Place people in either category of “lifters” and “leaners” and it follows that you can judge their merit, and hence the benefits of a particular budget strategy relating to them.

Most of the substance of political discourse is about encouraging us to make value-based decisions rather than outlining arguments for us to evaluate. Simply speaking, our judgements are usually about values, while arguments are about analysis.

The problem with this is that it opens the door to a range of language framing effects designed simply to manipulate our judgement-making and bypass our thinking. Political language discourages reasoning and encourages and rewards judging.

If a particular issue is regarded as too difficult to engage with or ideologically unpalatable, it can be labelled “un-Australian” and people will make judgements on that basis. The use of the terms “illegal” and “queue-jumper” invite us to judge, not to consider.

If the work of scientists results in conclusions that are counter to any party’s ideology, rather than calling them “scientists” (and ask that people engage with the argument), they could be labelled “activists”. It won’t be consensus, it will be groupthink. People will more readily judge on that emotive value base than rigorously interrogate the issue.

As the British writer George Orwell notes

[…] if thought corrupts language, language can also corrupt thought.

Our newspapers are also masters of this art. Look at the headlines and ask if you are being asked to think or to judge. Look also at the accompanying photographs and ask the same question.

Journalists, to their credit, often ask questions that demand a reasoned response, but the art of the politician is to give an answer based on values and to invite judgement.

The most common tactic of this sort is to move from the issue itself to a choice between the two major parties. Re-framing an issue as a choice between two options, using the language of values, is a way to avoid swimming in the sometimes murky and difficult cognitive waters of real-life decisions.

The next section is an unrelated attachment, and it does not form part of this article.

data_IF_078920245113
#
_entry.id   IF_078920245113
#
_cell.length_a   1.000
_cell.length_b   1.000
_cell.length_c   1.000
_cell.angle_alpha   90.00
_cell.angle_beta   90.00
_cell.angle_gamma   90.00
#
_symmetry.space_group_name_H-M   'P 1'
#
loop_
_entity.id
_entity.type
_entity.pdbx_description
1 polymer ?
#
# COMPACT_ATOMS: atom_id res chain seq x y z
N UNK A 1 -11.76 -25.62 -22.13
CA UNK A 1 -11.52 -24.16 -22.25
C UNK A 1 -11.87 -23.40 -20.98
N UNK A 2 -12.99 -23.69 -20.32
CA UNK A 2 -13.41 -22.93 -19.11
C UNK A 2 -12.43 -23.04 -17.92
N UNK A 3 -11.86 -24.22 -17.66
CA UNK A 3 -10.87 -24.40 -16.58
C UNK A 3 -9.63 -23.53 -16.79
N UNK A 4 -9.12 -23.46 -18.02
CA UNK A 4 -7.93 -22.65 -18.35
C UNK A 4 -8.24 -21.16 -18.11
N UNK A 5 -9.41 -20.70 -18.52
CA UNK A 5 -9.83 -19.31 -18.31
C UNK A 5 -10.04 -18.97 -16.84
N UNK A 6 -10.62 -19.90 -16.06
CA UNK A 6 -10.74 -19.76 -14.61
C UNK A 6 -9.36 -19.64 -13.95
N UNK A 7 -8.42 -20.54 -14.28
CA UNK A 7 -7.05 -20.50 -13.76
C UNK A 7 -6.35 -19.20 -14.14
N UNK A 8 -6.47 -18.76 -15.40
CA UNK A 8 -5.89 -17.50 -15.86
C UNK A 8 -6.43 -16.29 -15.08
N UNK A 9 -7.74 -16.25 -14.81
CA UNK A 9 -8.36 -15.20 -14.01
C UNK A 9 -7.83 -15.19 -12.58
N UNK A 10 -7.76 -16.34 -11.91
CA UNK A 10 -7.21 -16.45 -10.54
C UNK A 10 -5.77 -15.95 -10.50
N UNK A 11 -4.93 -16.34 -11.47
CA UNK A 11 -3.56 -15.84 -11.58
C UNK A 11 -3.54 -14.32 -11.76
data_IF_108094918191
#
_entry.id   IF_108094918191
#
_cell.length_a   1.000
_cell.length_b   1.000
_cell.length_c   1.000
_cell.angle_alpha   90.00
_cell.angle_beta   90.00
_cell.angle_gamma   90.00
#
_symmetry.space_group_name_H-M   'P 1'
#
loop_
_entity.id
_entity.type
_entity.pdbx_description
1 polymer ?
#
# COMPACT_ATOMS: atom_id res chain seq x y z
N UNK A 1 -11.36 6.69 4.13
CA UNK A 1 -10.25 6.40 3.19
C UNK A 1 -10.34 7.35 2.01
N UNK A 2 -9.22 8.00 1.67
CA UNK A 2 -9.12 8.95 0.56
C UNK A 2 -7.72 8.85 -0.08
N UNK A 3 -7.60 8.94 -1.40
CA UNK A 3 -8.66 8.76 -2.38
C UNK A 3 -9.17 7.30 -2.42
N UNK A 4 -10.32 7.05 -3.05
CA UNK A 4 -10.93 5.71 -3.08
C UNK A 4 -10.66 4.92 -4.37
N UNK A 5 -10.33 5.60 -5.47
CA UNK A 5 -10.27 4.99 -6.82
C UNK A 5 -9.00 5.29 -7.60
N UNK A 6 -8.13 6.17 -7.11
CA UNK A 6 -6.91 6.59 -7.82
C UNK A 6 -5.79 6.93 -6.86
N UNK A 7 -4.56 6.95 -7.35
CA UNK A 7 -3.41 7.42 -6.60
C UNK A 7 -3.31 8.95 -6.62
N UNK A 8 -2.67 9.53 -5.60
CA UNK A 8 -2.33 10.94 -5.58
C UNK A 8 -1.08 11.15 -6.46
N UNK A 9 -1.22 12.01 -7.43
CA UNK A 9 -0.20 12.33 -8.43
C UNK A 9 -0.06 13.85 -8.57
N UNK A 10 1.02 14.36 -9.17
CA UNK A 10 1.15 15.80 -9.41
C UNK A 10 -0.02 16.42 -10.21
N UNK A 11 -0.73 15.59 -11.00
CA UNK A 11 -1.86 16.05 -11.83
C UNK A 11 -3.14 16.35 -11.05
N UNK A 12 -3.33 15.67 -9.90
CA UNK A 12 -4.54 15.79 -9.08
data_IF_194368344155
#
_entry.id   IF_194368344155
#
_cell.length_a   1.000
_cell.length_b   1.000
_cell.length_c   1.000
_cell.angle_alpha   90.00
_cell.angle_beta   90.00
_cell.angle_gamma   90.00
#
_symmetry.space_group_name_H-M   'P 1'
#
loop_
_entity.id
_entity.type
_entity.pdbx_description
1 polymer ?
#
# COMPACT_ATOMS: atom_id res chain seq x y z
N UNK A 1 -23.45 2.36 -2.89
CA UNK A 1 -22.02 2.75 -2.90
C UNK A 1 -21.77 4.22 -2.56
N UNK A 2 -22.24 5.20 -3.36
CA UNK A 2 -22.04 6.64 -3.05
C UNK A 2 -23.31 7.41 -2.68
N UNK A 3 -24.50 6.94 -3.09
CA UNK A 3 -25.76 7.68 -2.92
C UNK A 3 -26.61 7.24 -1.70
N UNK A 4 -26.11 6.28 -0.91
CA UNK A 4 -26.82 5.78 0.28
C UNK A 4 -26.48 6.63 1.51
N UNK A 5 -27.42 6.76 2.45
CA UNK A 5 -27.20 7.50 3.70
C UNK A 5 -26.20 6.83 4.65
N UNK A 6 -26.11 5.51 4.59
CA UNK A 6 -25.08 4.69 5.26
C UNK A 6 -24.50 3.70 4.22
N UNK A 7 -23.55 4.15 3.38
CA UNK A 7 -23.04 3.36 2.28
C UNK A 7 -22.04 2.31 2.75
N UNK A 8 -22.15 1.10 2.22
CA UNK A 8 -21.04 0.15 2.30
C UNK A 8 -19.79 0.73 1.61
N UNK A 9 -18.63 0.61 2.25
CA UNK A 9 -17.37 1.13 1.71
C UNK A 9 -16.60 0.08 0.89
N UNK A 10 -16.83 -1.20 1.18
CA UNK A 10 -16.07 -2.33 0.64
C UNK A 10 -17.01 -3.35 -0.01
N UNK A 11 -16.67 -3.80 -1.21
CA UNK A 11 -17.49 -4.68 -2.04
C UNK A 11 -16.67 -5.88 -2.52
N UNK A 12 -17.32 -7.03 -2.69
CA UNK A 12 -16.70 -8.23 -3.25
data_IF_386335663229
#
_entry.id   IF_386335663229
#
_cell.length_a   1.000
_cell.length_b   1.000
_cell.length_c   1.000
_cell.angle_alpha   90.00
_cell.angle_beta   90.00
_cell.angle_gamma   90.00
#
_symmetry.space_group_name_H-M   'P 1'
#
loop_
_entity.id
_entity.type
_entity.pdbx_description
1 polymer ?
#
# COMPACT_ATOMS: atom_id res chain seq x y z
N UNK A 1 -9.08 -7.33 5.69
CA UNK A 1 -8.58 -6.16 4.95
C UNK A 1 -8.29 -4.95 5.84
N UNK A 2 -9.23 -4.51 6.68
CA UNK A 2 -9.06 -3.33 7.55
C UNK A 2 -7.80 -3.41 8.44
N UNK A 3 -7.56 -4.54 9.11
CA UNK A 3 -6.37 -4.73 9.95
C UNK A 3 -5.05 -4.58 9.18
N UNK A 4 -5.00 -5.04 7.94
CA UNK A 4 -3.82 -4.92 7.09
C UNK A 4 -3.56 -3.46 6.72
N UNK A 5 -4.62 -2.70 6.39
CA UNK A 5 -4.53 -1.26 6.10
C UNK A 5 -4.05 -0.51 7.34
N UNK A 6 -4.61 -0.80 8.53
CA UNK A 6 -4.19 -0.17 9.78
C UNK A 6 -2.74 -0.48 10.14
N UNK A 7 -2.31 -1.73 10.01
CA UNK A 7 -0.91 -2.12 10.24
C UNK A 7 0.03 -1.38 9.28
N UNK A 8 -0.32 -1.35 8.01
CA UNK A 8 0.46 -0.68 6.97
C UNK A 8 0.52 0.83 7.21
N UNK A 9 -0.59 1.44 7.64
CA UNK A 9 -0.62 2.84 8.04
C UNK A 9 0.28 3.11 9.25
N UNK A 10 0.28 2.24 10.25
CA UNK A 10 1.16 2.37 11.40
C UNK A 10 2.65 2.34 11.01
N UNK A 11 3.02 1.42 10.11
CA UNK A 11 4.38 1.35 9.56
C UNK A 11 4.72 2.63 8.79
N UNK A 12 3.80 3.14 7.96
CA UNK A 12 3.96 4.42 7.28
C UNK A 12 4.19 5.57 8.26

It’s no wonder that politicians prefer to spend time on emotive issues, posing in front of flags, monuments and symbols of national significance rather than engaged in reason debate with each other or members of the voting public.

Walking the hard path

The truth is, we do not like to think too hard. If politicians can give us a way to come to a conclusion that feels substantive and doesn’t require an investment in time or energy, we jump at it.

We prefer easy, intuitive decisions to hard, sustained thinking. Flickr/Sasquatch I, CC BY

It’s hardly their fault if their strategy works. When we get it from the media at the same time, the strength of the effect is overwhelming.

So what does this mean for our democracy? And what does it mean for election time in particular?

Well, awareness does not always bring defence, but it’s a start. We should subject political statements and media headlines to this simple question: am I being asked to think, or to judge? And then we should ask ourselves why?

A refusal on the part of the electorate to go down the path others are setting up for us, to think independently about issues and to hold politicians to a rational account of their behaviour would be a good start.

After all, anything less would be un-Australian.